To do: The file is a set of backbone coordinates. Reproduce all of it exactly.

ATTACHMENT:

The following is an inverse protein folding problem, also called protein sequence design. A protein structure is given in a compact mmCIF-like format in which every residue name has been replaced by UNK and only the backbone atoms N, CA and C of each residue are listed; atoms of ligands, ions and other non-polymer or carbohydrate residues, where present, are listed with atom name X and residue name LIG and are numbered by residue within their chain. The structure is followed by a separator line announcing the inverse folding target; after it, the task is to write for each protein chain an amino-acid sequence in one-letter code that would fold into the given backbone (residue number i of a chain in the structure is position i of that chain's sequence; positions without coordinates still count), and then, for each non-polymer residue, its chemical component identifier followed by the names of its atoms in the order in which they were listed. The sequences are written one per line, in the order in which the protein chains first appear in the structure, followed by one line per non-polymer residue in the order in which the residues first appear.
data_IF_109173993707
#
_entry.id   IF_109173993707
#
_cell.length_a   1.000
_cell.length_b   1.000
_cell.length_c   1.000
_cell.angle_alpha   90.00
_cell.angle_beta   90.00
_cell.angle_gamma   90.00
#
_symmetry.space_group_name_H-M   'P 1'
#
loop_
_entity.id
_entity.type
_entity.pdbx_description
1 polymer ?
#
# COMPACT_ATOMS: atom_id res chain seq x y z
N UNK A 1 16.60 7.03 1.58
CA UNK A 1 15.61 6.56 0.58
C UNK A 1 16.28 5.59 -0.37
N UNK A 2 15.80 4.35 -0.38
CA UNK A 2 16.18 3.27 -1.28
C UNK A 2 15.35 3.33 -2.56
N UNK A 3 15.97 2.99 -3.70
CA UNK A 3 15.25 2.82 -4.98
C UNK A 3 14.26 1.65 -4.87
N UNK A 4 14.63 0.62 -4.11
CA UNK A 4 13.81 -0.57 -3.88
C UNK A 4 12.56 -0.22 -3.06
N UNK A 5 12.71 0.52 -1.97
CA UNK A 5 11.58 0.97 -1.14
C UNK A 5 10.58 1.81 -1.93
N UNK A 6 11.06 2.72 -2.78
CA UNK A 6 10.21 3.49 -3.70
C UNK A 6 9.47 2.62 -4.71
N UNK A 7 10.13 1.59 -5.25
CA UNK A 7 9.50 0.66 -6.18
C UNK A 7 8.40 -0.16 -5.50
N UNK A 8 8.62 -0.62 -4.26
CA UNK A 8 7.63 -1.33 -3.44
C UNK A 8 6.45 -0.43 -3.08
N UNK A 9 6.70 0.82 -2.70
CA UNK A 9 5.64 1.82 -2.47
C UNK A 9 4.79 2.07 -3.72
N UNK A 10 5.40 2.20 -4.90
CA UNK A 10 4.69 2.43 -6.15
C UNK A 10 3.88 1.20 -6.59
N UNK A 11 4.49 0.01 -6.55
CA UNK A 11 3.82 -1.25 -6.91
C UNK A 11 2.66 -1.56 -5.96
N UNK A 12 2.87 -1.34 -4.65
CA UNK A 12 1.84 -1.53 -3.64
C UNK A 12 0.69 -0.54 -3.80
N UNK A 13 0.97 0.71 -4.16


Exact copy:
The following is an inverse protein folding problem, also called protein sequence design. A protein structure is given in a compact mmCIF-like format in which every residue name has been replaced by UNK and only the backbone atoms N, CA and C of each residue are listed; atoms of ligands, ions and other non-polymer or carbohydrate residues, where present, are listed with atom name X and residue name LIG and are numbered by residue within their chain. The structure is followed by a separator line announcing the inverse folding target; after it, the task is to write for each protein chain an amino-acid sequence in one-letter code that would fold into the given backbone (residue number i of a chain in the structure is position i of that chain's sequence; positions without coordinates still count), and then, for each non-polymer residue, its chemical component identifier followed by the names of its atoms in the order in which they were listed. The sequences are written one per line, in the order in which the protein chains first appear in the structure, followed by one line per non-polymer residue in the order in which the residues first appear.
data_IF_109173993707
#
_entry.id   IF_109173993707
#
_cell.length_a   1.000
_cell.length_b   1.000
_cell.length_c   1.000
_cell.angle_alpha   90.00
_cell.angle_beta   90.00
_cell.angle_gamma   90.00
#
_symmetry.space_group_name_H-M   'P 1'
#
loop_
_entity.id
_entity.type
_entity.pdbx_description
1 polymer ?
#
# COMPACT_ATOMS: atom_id res chain seq x y z
N UNK A 1 16.60 7.03 1.58
CA UNK A 1 15.61 6.56 0.58
C UNK A 1 16.28 5.59 -0.37
N UNK A 2 15.80 4.35 -0.38
CA UNK A 2 16.18 3.27 -1.28
C UNK A 2 15.35 3.33 -2.56
N UNK A 3 15.97 2.99 -3.70
CA UNK A 3 15.25 2.82 -4.98
C UNK A 3 14.26 1.65 -4.87
N UNK A 4 14.63 0.62 -4.11
CA UNK A 4 13.81 -0.57 -3.88
C UNK A 4 12.56 -0.22 -3.06
N UNK A 5 12.71 0.52 -1.97
CA UNK A 5 11.58 0.97 -1.14
C UNK A 5 10.58 1.81 -1.93
N UNK A 6 11.06 2.72 -2.78
CA UNK A 6 10.21 3.49 -3.70
C UNK A 6 9.47 2.62 -4.71
N UNK A 7 10.13 1.59 -5.25
CA UNK A 7 9.50 0.66 -6.18
C UNK A 7 8.40 -0.16 -5.50
N UNK A 8 8.62 -0.62 -4.26
CA UNK A 8 7.63 -1.33 -3.44
C UNK A 8 6.45 -0.43 -3.08
N UNK A 9 6.70 0.82 -2.70
CA UNK A 9 5.64 1.82 -2.47
C UNK A 9 4.79 2.07 -3.72
N UNK A 10 5.40 2.20 -4.90
CA UNK A 10 4.69 2.43 -6.15
C UNK A 10 3.88 1.20 -6.59
N UNK A 11 4.49 0.01 -6.55
CA UNK A 11 3.82 -1.25 -6.91
C UNK A 11 2.66 -1.56 -5.96
N UNK A 12 2.87 -1.34 -4.65
CA UNK A 12 1.84 -1.53 -3.64
C UNK A 12 0.69 -0.54 -3.80
N UNK A 13 0.97 0.71 -4.16